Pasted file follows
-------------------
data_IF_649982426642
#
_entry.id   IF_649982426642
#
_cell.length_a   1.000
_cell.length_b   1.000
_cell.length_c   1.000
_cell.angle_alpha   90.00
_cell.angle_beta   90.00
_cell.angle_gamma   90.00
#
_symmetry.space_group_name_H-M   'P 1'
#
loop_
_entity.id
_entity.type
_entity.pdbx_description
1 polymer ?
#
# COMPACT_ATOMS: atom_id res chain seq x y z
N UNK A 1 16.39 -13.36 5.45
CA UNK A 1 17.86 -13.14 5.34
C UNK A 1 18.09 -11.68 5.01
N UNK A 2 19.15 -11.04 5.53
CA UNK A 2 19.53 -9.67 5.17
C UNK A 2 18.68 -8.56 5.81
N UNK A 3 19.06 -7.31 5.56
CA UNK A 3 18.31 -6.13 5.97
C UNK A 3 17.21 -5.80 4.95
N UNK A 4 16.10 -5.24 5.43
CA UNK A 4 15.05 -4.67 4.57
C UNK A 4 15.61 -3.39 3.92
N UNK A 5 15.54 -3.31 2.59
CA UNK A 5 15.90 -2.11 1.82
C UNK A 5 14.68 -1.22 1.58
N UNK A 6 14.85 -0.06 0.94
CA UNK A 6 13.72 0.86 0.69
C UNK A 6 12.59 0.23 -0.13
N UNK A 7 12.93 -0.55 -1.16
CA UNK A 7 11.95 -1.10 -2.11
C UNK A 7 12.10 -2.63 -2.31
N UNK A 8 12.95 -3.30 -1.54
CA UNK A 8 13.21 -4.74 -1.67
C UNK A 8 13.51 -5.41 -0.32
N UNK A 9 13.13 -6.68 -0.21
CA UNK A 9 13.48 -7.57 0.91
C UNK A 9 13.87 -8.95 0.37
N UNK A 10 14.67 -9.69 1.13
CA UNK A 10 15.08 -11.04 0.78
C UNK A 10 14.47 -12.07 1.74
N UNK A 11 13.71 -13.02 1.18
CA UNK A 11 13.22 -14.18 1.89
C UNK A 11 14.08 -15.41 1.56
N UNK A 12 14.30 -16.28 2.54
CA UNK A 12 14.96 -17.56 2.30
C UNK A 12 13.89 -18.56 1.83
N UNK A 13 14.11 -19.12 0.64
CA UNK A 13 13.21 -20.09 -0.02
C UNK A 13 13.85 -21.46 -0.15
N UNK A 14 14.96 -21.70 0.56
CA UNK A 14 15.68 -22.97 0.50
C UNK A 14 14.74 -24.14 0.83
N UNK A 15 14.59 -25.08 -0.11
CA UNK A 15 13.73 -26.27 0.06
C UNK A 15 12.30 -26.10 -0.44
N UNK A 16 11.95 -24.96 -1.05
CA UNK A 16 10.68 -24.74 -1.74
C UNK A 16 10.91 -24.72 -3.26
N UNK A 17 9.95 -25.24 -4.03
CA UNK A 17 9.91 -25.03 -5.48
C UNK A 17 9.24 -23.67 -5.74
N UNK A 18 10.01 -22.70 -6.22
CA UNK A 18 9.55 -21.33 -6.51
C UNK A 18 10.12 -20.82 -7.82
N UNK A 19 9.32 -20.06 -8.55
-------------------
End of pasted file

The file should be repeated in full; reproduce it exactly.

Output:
data_IF_649982426642
#
_entry.id   IF_649982426642
#
_cell.length_a   1.000
_cell.length_b   1.000
_cell.length_c   1.000
_cell.angle_alpha   90.00
_cell.angle_beta   90.00
_cell.angle_gamma   90.00
#
_symmetry.space_group_name_H-M   'P 1'
#
loop_
_entity.id
_entity.type
_entity.pdbx_description
1 polymer ?
#
# COMPACT_ATOMS: atom_id res chain seq x y z
N UNK A 1 16.39 -13.36 5.45
CA UNK A 1 17.86 -13.14 5.34
C UNK A 1 18.09 -11.68 5.01
N UNK A 2 19.15 -11.04 5.53
CA UNK A 2 19.53 -9.67 5.17
C UNK A 2 18.68 -8.56 5.81
N UNK A 3 19.06 -7.31 5.56
CA UNK A 3 18.31 -6.13 5.97
C UNK A 3 17.21 -5.80 4.95
N UNK A 4 16.10 -5.24 5.43
CA UNK A 4 15.05 -4.67 4.57
C UNK A 4 15.61 -3.39 3.92
N UNK A 5 15.54 -3.31 2.59
CA UNK A 5 15.90 -2.11 1.82
C UNK A 5 14.68 -1.22 1.58
N UNK A 6 14.85 -0.06 0.94
CA UNK A 6 13.72 0.86 0.69
C UNK A 6 12.59 0.23 -0.13
N UNK A 7 12.93 -0.55 -1.16
CA UNK A 7 11.95 -1.10 -2.11
C UNK A 7 12.10 -2.63 -2.31
N UNK A 8 12.95 -3.30 -1.54
CA UNK A 8 13.21 -4.74 -1.67
C UNK A 8 13.51 -5.41 -0.32
N UNK A 9 13.13 -6.68 -0.21
CA UNK A 9 13.48 -7.57 0.91
C UNK A 9 13.87 -8.95 0.37
N UNK A 10 14.67 -9.69 1.13
CA UNK A 10 15.08 -11.04 0.78
C UNK A 10 14.47 -12.07 1.74
N UNK A 11 13.71 -13.02 1.18
CA UNK A 11 13.22 -14.18 1.89
C UNK A 11 14.08 -15.41 1.56
N UNK A 12 14.30 -16.28 2.54
CA UNK A 12 14.96 -17.56 2.30
C UNK A 12 13.89 -18.56 1.83
N UNK A 13 14.11 -19.12 0.64
CA UNK A 13 13.21 -20.09 -0.02
C UNK A 13 13.85 -21.46 -0.15
N UNK A 14 14.96 -21.70 0.56
CA UNK A 14 15.68 -22.97 0.50
C UNK A 14 14.74 -24.14 0.83
N UNK A 15 14.59 -25.08 -0.11
CA UNK A 15 13.73 -26.27 0.06
C UNK A 15 12.30 -26.10 -0.44
N UNK A 16 11.95 -24.96 -1.05
CA UNK A 16 10.68 -24.74 -1.74
C UNK A 16 10.91 -24.72 -3.26
N UNK A 17 9.95 -25.24 -4.03
CA UNK A 17 9.91 -25.03 -5.48
C UNK A 17 9.24 -23.67 -5.74
N UNK A 18 10.01 -22.70 -6.22
CA UNK A 18 9.55 -21.33 -6.51
C UNK A 18 10.12 -20.82 -7.82
N UNK A 19 9.32 -20.06 -8.55